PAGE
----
Review: Scary Smart, Mo Gawdat

Scary Smart

I literally just put this book down, and honestly I usually let both fiction and non-fiction percolate for a while before pushing my review out. However, for Scary Smart I find myself already typing away to make sense of this crazy/insightful piece immediately.

First of, I think the book was a little different to expectations. I guess I expected a more technical book, a review of AI and practical issues relating to them. Gawdat provides us with something quite different, a radical and philosophical take on AI which is just as much about us and society as it is about computers.

In some respects the overall thesis is quite simple – the AI that we create will reflect the society that creates them, so we better stick to some decent values, be loving and kind and generally not be a garbage fire.

That said the complexities of the thesis are quite hard to digest – I did have to laugh there are elements of of this book that feel a lot like that meme/joke from a while back “I for one welcome our robot overlords” as Gawdat talks about the future (or current) AIs that are reading the book, and making sure that we tell our programmes we love them.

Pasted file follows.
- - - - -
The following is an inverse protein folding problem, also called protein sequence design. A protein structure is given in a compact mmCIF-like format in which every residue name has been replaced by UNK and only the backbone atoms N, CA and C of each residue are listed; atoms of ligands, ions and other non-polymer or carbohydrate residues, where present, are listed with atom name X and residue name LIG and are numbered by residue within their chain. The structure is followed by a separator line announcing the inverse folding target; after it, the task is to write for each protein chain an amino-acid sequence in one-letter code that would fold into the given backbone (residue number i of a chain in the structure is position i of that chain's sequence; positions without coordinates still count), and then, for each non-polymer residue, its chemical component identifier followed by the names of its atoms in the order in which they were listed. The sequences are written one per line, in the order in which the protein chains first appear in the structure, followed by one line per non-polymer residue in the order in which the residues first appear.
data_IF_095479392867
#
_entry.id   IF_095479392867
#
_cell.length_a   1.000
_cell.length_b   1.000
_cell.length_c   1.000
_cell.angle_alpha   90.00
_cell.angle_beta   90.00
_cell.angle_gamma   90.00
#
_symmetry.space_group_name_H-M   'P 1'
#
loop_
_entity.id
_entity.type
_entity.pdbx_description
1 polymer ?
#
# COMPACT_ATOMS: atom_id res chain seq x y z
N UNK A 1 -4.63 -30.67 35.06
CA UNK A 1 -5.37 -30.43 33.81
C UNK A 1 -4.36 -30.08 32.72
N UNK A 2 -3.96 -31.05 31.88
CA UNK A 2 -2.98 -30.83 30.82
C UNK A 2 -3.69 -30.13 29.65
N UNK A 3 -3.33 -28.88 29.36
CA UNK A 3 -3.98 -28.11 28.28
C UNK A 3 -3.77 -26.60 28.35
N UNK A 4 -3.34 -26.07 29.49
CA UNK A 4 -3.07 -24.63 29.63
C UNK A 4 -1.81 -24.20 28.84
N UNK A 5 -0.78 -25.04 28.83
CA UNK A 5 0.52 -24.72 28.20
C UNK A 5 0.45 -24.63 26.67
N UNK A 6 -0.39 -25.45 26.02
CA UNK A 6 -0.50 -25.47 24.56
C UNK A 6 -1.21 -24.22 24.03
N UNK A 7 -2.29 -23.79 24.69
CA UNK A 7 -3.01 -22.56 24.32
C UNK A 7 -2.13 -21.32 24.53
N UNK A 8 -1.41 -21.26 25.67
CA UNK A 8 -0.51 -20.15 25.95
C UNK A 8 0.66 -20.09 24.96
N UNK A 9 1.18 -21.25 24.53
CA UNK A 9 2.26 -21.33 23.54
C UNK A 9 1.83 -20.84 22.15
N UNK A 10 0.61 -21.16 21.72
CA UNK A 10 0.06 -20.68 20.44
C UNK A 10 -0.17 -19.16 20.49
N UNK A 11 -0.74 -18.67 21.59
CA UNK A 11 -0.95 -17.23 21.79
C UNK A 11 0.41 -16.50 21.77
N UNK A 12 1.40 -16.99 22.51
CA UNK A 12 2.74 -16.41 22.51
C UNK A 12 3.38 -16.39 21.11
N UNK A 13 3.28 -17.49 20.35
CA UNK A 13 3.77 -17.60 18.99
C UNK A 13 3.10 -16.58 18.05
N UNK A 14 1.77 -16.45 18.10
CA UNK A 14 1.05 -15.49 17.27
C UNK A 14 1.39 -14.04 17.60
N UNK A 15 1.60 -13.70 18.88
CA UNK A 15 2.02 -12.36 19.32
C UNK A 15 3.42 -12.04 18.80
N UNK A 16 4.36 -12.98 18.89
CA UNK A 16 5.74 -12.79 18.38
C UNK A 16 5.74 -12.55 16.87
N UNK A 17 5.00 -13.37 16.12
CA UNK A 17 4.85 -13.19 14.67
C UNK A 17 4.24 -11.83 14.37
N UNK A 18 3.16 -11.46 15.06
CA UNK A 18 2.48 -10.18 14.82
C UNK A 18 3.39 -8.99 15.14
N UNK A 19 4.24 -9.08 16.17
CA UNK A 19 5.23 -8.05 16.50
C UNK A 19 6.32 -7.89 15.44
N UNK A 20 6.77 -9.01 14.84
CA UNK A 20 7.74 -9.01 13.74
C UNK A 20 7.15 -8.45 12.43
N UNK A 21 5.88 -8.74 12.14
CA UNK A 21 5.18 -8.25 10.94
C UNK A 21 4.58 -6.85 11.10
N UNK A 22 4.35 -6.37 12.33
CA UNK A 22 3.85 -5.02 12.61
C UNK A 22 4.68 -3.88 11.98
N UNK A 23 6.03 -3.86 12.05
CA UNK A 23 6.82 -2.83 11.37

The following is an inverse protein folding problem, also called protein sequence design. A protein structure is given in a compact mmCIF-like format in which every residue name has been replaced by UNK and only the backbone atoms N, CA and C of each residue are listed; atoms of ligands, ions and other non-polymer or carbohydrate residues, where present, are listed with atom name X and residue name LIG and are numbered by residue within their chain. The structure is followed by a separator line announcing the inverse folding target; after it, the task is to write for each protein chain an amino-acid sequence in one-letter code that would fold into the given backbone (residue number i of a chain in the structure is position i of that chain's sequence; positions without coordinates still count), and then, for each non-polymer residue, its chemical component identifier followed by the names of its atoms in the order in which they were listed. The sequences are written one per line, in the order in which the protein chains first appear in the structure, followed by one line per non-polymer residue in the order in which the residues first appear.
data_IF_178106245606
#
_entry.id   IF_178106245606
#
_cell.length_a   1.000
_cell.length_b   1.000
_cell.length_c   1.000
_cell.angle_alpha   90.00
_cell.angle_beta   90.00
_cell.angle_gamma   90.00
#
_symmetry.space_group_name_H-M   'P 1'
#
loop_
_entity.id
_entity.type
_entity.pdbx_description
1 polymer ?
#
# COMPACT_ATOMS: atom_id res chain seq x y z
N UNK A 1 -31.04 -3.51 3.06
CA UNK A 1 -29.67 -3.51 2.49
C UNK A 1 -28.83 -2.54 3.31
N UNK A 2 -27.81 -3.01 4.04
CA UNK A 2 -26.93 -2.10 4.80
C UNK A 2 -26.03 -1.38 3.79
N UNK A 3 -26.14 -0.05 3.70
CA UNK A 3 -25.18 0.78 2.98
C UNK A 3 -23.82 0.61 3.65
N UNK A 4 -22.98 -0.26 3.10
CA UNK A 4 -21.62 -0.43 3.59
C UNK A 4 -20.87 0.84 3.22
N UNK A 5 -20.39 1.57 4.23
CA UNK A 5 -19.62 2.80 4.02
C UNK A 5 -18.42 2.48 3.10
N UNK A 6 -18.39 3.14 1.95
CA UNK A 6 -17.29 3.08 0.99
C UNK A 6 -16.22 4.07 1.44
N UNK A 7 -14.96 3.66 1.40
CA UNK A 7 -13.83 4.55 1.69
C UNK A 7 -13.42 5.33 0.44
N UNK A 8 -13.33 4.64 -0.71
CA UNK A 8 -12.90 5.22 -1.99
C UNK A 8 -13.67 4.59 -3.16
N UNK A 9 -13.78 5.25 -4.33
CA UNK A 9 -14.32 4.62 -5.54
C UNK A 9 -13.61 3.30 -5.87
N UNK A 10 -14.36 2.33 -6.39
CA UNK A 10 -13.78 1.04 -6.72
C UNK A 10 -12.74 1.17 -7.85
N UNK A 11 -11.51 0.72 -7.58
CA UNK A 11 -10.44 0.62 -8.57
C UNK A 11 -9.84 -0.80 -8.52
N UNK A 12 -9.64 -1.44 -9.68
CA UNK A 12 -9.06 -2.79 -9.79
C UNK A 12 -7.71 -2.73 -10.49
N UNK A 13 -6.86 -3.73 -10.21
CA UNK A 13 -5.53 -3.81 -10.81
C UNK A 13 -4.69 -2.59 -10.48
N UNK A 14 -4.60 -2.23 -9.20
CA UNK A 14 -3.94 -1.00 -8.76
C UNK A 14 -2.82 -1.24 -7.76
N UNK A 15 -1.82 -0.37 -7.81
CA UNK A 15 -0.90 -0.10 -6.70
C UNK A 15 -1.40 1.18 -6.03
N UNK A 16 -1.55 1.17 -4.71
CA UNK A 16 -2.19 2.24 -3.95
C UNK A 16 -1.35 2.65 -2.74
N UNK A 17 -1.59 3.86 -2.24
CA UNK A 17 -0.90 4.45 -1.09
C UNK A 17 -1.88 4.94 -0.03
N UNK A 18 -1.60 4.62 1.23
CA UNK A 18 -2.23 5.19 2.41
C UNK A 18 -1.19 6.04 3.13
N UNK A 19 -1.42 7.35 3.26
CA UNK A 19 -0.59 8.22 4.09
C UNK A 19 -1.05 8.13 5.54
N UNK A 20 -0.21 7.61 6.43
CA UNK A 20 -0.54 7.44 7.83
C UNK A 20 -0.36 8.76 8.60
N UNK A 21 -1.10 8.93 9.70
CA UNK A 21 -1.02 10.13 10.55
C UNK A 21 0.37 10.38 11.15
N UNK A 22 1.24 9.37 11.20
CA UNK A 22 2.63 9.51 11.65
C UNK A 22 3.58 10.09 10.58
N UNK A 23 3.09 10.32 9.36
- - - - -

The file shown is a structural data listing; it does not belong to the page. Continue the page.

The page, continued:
Bear in mind this thesis is built up to after a fair dose of caution, in fact the majority of the book si the “Scary” part where Gawdat explains the concerns and worries of AI pointing out where we can go drastically wrong, and explaining some inevitable dystopias. (to be honest my main gripe of the book is that I would have enjoyed much more material on the potential dark futures of AI then was presented)

As mentioned Scary Smart isn’t particularly technical, but there is a surprising amount of detailed information tucked into the book so someone looking for knowledge wouldn’t be disappointed (it’s not all a thesis on lurve), although I confess now I’m hankering for more AI books and Scart Smart does provide ample references.

Overall I suspect that Scary Smart might be a bit much for some – not so much in the scary but in the philosophizing, however in terms of reading something a little different, that challenges one to do and be better and providing unique perspectives you couldn’t go better.

(to be 100% honest AI is an area of interest for my writing and this book was totally aweomse in providing inspiration and insight so I really couldn’t fault it one bit)

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